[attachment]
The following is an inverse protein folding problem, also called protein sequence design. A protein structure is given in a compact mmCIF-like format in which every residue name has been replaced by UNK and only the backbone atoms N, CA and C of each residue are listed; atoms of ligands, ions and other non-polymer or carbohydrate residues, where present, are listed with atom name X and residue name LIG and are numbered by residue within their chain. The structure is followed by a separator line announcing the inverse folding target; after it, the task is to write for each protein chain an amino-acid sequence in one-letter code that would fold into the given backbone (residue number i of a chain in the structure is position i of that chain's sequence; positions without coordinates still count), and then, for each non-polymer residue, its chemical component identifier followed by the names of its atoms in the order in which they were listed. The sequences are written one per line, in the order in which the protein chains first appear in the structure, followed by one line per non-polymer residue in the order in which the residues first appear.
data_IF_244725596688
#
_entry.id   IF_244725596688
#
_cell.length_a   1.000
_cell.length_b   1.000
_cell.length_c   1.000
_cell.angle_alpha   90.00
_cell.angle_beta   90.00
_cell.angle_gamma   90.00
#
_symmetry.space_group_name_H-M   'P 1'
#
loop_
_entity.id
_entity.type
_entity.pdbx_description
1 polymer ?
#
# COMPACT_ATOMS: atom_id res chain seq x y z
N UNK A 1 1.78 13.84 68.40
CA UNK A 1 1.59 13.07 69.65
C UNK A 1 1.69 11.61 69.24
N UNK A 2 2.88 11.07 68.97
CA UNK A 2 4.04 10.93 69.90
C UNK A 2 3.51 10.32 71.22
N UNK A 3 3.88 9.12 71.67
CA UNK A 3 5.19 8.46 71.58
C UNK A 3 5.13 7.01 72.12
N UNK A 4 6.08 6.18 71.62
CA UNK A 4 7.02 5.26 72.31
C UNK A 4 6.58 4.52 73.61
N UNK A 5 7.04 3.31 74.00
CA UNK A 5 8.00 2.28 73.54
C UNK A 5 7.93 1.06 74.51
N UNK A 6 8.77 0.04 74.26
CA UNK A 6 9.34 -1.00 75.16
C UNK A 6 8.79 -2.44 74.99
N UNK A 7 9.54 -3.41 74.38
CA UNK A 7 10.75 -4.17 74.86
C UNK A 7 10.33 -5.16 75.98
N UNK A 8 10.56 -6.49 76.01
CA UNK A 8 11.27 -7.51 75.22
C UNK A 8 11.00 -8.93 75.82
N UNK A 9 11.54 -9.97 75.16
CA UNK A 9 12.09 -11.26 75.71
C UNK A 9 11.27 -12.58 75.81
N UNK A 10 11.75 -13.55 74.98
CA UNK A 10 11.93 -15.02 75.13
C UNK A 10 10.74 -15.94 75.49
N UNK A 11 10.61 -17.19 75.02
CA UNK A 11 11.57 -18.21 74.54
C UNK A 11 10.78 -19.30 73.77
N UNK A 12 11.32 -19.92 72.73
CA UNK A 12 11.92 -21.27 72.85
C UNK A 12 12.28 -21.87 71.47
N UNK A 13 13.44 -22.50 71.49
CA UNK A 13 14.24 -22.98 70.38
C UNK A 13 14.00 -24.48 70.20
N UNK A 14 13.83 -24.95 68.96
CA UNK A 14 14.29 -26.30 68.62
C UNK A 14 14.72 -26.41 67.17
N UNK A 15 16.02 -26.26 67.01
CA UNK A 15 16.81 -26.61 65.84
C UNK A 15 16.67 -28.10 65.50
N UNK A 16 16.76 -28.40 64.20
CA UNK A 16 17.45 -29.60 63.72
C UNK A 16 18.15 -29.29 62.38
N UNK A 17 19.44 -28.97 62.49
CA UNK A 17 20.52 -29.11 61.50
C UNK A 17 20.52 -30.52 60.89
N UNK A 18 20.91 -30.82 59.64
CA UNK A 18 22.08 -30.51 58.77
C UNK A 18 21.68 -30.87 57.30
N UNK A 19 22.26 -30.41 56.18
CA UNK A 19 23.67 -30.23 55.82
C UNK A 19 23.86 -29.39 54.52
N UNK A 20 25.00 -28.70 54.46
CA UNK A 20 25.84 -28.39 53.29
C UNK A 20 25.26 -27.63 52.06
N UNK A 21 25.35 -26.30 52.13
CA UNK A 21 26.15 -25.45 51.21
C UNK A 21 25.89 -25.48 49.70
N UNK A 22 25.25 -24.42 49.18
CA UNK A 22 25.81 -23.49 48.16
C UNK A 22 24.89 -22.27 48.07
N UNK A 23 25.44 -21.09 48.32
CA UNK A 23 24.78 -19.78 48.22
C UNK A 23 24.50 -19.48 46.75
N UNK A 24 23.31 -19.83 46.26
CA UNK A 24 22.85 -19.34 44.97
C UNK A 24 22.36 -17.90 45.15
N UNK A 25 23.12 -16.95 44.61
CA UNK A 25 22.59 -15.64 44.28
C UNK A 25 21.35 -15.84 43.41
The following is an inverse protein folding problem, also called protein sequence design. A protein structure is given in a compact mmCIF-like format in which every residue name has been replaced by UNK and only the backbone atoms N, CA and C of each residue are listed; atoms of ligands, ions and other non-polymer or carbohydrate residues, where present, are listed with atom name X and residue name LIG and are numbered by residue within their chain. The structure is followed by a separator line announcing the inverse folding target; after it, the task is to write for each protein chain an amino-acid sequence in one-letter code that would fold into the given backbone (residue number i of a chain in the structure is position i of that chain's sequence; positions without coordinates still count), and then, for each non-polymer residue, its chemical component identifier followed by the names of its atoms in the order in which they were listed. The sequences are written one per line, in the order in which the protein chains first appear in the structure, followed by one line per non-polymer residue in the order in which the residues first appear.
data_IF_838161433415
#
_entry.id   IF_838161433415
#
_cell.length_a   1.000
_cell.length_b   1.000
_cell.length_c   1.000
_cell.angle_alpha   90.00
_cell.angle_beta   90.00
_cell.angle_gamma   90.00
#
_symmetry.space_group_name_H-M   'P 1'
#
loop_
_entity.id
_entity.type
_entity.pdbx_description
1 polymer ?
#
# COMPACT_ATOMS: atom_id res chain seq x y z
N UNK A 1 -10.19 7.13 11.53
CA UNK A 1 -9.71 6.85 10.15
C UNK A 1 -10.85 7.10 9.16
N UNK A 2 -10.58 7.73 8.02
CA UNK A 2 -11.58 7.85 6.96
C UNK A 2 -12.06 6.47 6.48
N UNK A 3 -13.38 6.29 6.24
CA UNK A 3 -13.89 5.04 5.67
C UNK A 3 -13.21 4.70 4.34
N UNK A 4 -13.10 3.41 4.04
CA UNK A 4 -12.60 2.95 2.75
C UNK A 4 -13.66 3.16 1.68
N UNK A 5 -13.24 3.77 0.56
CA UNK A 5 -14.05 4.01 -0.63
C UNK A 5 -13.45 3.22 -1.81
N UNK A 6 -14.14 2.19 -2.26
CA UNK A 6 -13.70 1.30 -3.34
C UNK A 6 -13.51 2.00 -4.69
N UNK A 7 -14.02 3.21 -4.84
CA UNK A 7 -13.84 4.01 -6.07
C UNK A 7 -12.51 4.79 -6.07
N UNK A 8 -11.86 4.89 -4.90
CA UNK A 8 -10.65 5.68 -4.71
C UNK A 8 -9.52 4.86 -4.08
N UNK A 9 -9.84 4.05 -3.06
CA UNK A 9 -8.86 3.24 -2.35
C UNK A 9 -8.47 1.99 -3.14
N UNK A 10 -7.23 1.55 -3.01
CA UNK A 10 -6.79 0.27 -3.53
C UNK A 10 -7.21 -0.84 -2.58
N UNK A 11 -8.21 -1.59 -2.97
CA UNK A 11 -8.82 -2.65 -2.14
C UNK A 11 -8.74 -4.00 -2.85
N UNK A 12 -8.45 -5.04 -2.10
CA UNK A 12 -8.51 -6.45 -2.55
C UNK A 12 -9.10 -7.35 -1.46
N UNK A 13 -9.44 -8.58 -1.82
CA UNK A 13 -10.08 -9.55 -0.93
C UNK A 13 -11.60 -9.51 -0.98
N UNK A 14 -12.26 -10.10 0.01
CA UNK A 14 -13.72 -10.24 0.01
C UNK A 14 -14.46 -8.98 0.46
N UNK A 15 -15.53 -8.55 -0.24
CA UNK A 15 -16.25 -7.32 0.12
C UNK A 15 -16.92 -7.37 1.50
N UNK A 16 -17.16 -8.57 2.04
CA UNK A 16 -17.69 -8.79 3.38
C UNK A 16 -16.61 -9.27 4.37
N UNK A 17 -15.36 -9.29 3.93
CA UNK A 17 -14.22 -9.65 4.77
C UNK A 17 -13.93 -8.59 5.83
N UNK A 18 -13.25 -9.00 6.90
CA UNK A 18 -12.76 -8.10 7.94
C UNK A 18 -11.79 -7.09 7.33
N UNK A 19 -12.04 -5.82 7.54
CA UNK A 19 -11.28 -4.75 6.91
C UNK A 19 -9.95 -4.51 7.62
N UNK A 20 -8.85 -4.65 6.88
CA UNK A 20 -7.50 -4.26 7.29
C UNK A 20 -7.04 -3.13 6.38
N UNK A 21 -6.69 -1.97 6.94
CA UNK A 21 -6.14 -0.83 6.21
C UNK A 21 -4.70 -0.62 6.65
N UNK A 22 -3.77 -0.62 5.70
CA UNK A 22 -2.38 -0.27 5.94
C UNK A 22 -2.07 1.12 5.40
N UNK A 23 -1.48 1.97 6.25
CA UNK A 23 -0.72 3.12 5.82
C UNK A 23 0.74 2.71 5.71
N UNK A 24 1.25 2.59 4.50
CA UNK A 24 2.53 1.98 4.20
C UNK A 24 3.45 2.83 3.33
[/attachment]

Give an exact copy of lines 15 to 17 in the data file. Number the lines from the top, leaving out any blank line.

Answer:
loop_
_entity.id
_entity.type